The core idea behind the command-and-control approach is that we can learn how to practice medicine efficiently and then force everyone to conform to what we have learned. This hope turns out to be based on wishful thinking. Here’s what Rettenmaier and Saving discovered:

  • Suppose we could magically force every state in the country to practice medicine the way it is practiced in the five most efficient states.
  • Raw data suggest that we could cut Medicare spending by 25 percent.
  • After adjusting for the different characteristics of the states (age, income, ethnicity, etc.), the potential savings drops to 10 percent.

Remember point No. 1, however. Our interest is not just in Medicare, but in total health spending.

  • Taking total health care spending as the focus, raw data suggest a potential savings of 15 percent.
  • After adjusting for state characteristics, however, the potential savings drops to only 5 percent.

That 5 percent, by the way, assumes that the command-and-control orders are carried out perfectly — with no errors or mistakes or bureaucratic ineptitude. Realistically speaking, there are no savings to be expected using this approach. In fact, with imperfect implementation costs could actually increase!

3. The idea that there are common, replicable characteristics of efficient medical practices turns out not to be true.

In order to be able to force all doctors to practice medicine like the most efficient doctors, we have to know what it is that the most efficient doctors are doing. But as previously reported, a study by scholars who really believe in a command-and-control approach found that there are very few common denominators to be copied. Of 10 hospital referral regions identified as health care islands of excellence, researchers found that:

  • Despite the conventional wisdom that ideal medicine requires salaried doctors, only two follow the Mayo Clinic in this respect.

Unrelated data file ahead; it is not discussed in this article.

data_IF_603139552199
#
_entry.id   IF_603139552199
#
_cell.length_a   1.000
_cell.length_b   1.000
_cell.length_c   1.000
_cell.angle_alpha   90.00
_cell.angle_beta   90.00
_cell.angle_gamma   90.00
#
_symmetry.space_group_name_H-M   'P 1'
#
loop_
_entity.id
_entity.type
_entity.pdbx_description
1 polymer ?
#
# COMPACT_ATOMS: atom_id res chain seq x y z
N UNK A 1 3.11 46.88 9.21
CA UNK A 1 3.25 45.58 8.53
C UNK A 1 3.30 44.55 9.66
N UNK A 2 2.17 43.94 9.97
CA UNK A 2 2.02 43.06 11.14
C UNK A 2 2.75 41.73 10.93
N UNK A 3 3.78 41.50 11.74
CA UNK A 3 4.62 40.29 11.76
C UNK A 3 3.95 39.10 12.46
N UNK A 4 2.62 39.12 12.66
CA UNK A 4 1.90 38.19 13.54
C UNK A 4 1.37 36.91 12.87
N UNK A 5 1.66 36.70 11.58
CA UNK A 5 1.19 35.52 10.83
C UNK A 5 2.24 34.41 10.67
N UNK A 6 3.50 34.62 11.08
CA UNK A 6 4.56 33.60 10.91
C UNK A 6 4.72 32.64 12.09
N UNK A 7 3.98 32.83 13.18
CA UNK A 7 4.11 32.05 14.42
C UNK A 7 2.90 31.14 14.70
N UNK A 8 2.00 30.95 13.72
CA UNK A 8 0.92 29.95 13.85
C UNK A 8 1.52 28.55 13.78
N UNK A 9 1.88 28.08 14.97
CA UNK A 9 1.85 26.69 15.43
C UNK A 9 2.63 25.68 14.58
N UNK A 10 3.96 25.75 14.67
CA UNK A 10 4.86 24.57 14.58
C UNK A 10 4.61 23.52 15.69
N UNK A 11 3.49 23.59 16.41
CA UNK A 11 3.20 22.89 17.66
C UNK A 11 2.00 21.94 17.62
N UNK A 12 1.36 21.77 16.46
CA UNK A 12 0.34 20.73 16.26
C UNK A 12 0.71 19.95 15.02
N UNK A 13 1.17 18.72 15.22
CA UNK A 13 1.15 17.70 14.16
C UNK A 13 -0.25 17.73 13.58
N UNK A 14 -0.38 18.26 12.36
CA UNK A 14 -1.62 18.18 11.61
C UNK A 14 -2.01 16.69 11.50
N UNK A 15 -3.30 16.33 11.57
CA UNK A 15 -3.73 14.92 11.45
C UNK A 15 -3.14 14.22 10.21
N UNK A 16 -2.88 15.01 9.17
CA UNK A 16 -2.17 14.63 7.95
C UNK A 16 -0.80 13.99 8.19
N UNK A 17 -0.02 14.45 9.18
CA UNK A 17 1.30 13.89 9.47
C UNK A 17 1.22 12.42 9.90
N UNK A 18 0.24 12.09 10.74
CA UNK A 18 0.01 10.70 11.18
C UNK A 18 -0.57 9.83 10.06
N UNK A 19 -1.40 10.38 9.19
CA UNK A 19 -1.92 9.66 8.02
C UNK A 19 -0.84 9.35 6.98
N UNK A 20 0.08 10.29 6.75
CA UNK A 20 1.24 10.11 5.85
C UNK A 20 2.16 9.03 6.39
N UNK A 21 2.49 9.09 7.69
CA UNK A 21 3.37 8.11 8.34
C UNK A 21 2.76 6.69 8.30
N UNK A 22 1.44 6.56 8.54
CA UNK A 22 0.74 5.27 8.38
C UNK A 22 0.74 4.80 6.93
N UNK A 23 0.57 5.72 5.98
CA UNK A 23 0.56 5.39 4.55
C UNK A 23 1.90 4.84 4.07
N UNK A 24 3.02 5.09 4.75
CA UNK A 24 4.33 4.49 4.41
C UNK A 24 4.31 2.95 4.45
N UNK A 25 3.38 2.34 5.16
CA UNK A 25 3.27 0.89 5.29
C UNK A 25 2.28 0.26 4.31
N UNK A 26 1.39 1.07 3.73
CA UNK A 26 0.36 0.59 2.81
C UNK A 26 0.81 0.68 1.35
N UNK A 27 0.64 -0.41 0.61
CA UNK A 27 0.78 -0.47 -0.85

• Two others pay on a traditional fee-for-service basis; and the rest have mixed-payment schemes.
  • Despite the conventional wisdom that a greater ratio of primary care physicians to specialists is essential, the regions are all over the map in this regard as well.
  • One is twice the national average; two are below it; and the other ranged from 14 percent to 52 percent above the national average.
4. “Wasteful Medicare spending” cannot be arbitrarily reduced without threatening vulnerable populations.

Which are the areas that spend the most Medicare dollars per patient? Some are like McAllen. They are very poor. Yet others have retirees that are very wealthy. In fact, a forthcoming study by Rettenmaier and Saving will document that the highest spending areas are predominantly rich or poor. Since high-income people tend to be healthier as a rule, one could argue that we are overspending on this group — at least relative to need. Low-income people, by contrast, tend to have more health care problems. It’s hard to believe that cutting Medicare spending in a place like McAllen will not potentially harm low-income Medicare patients along with other patients.

5. There is no evidence that we can change the practice of Medicare with demand-side reform.

By “demand-side” reform I mean changes in the way third-party payers pay. Think of every example of high-quality, low-cost care. Mayo. Cleveland. Intermountain. Etc. Can you think of a single one that was created by Medicare, BlueCross or any other third-party payer? I can’t.

As previously explained, every example we have of excellence in medical practice has originated on the supply side of the market — usually in spite of, rather than because of, third-party reimbursement.

Common sense would seem to dictate that we learn from this experience. Let’s free the doctors from the dysfunctional bureaucratic, anti-patient environment they are currently trapped in. At least that idea makes a lot more sense than subjecting them to the dictates of academic economists.

Comments (12)

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  1. Devon Herrick says:

    When you seriously analyze the proposal, it becomes clear that an Independent Medicare Commission is an admission by Congressional backers that politicians cannot be trusted to resist meddling with Medicare at the behest of favored stakeholders. The insurers that provide private Medicare Advantage plans can tinker with benefits packages and adjust networks almost at will. The primary concern is whether the changes will attract or discourage enrollees. But when fee-for-service Medicare tries something as simple as making durable medical equipment providers submit competitive bids, politicians attempt to shield the wasteful vendors from market competition.

  2. Bret says:

    Excellent post. And a perfect counter to the gibberish we have been hearing on this issue over the past week.

  3. Stephen S.S. Hyde says: